Google Street View is making it easier for avid skiers to prepare for the world’s greatest ski slopes before they ever leave home through a new collection of images which users can view online.
The new images include more than 90 ski and snow resorts around the world, adding to dozens that were already available using Street View, Ulf Spitzer, the program manager for Google Street View, wrote in a Nov. 28 post on the Google Official Blog.
“Whether you’re looking to discover a [ski run] you’ve never tried before, or just want to take in some winter wonderland scenery, we’ve added Street View imagery for resorts across Europe (including runs in Switzerland, Austria, Norway, Sweden, Italy and Spain), Canada (including runs in British Columbia, Alberta and Ontario) and the U.S. (including runs in Utah and Michigan),” wrote Spitzer. “For example, take a look at Solden, a popular ski resort in the Otztal valley of Tyrol, Austria. It’s not just tourists who flock there every year, but fans of professional skiing—Solden regularly hosts the giant slalom competition as part of the Alpine World Cup in late October.”
Also viewable are images of Canyons Resort in Park City, Utah, where there are 19 chairlifts, 4,000 acres of skiable terrain and an average of 355 inches of snow each winter, according to Spitzer’s post.
In addition, added to Street View is an expanded and more detailed collection of images from Canada’s Arctic, where a project began in August to capture photographs of Cambridge Bay in Canada’s far north, according to Spitzer. “Starting today, you can virtually experience the Canadian Arctic through new panoramic Street View images of Cambridge Bay and detailed maps created with the help of local community members,” he wrote.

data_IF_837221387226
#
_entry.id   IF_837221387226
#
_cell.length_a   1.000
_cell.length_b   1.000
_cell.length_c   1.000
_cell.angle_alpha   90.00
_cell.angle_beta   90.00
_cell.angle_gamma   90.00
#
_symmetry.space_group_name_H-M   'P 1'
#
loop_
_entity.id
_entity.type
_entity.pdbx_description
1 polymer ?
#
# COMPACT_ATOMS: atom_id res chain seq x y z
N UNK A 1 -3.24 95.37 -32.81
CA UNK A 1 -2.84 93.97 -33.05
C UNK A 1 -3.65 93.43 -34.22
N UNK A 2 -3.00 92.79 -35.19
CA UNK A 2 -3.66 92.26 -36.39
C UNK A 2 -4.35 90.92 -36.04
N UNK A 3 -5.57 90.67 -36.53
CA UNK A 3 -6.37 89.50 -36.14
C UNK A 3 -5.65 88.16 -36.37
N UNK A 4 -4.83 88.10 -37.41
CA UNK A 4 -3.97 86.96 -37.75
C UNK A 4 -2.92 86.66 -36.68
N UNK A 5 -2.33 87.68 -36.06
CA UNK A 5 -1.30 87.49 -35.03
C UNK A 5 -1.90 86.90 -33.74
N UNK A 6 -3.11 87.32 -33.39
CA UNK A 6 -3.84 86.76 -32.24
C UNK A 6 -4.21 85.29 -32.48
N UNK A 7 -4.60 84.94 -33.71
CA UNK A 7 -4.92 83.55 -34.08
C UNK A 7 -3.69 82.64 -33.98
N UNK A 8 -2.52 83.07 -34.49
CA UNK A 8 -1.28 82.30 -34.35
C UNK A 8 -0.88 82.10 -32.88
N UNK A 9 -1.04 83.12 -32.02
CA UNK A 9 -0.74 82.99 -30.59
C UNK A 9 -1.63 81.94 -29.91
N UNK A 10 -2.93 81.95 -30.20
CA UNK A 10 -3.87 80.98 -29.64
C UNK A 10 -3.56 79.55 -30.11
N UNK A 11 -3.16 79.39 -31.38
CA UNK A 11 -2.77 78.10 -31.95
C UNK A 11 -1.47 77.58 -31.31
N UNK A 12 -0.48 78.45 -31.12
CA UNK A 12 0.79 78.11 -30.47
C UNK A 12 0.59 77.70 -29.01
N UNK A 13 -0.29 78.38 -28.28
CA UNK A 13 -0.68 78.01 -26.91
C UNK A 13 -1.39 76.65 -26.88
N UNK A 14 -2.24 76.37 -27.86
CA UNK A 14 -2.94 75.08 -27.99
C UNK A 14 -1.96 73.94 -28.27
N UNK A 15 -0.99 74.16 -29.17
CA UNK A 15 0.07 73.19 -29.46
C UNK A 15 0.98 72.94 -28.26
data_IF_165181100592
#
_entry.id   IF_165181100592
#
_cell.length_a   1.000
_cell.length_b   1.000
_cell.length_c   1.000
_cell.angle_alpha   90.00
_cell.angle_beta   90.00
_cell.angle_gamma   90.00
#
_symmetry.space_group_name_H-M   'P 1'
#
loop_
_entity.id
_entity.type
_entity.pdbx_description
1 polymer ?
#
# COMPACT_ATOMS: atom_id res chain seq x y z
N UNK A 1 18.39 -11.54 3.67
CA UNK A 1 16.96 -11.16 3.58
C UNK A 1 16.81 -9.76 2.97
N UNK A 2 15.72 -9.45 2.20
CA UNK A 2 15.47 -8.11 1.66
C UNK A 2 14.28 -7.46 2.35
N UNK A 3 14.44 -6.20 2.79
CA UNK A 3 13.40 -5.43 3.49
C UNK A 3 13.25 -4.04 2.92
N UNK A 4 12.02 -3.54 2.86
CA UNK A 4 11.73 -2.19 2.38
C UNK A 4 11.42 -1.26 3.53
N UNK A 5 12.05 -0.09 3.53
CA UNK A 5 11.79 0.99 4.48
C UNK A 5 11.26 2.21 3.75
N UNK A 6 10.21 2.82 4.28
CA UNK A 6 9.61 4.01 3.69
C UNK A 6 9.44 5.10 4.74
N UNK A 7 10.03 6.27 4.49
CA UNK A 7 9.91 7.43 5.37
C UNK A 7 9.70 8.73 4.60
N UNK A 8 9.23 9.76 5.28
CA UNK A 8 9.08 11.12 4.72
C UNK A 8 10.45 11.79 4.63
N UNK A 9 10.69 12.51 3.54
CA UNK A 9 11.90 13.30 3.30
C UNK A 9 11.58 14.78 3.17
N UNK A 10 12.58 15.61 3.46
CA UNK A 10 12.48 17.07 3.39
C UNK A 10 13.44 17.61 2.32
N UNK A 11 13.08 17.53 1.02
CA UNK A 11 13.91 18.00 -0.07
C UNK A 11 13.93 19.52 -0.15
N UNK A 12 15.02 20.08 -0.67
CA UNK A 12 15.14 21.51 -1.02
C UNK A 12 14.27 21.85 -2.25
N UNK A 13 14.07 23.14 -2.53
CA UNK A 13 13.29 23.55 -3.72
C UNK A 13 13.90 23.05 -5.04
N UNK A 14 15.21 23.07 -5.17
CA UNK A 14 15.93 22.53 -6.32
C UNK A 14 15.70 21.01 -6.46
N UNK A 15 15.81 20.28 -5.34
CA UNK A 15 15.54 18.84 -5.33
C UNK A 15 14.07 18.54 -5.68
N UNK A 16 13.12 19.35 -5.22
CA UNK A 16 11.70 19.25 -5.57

“To get a sense of what it’s like to live up in the north, you can walk down Omingmak Street, make your way across the bridge (where locals fish for Arctic Char) and head out to the Old Stone Church,” wrote Spitzer. “Check out some Arctic souvenirs in the Arctic Closet, or visit the Ice Hockey and Curling Arena—it’s uninsulated and freezes over once they flood it in the winter! You can also learn more about Inuit history and culture at the Kitikmeot Heritage Society and the Arctic Coast Visitors Centre.”
For online viewers, the new images of ski resorts and the Canadian Arctic provide the opportunity to explore new horizons without leaving home, wrote Spitzer.
In October, Google Street View began another ambitious project—assembling images of the Grand Canyon and its trails and natural wonders. The Street View team began the project using a special Trekker—a wearable backpack with a camera system on top—to traverse the Grand Canyon and capture 360-degree images of the terrain. The Trekker camera backpack is controlled by its operator using an Android phone as it automatically gathers photos as the operator walks.
Earlier in October, Google updated the Street View images that can be seen in Google Maps along more than 250,000 miles of roads around the world, while also doubling the size of its Street View image collection overall. It was the largest one-time Street View image update ever by the company.
Those new image collections now include detailed photographs of places such as Catherine Palace and Ferapontov Monastery in Russia, the Chiang Kai-shek Memorial Hall and Taroko Gorge in Taiwan, Stanley Park in Vancouver, Canada, and of Singapore’s urban jungle, Fort Canning Park.
In September, Street View added its first-ever underwater panoramic images, bringing in colorful and beautiful photographs of underwater reefs in Australia, Hawaii and the Philippines. The images came from the Catlin Seaview Survey, which is conducting scientific expeditions to the Great Barrier Reef and Coral Sea in Australia.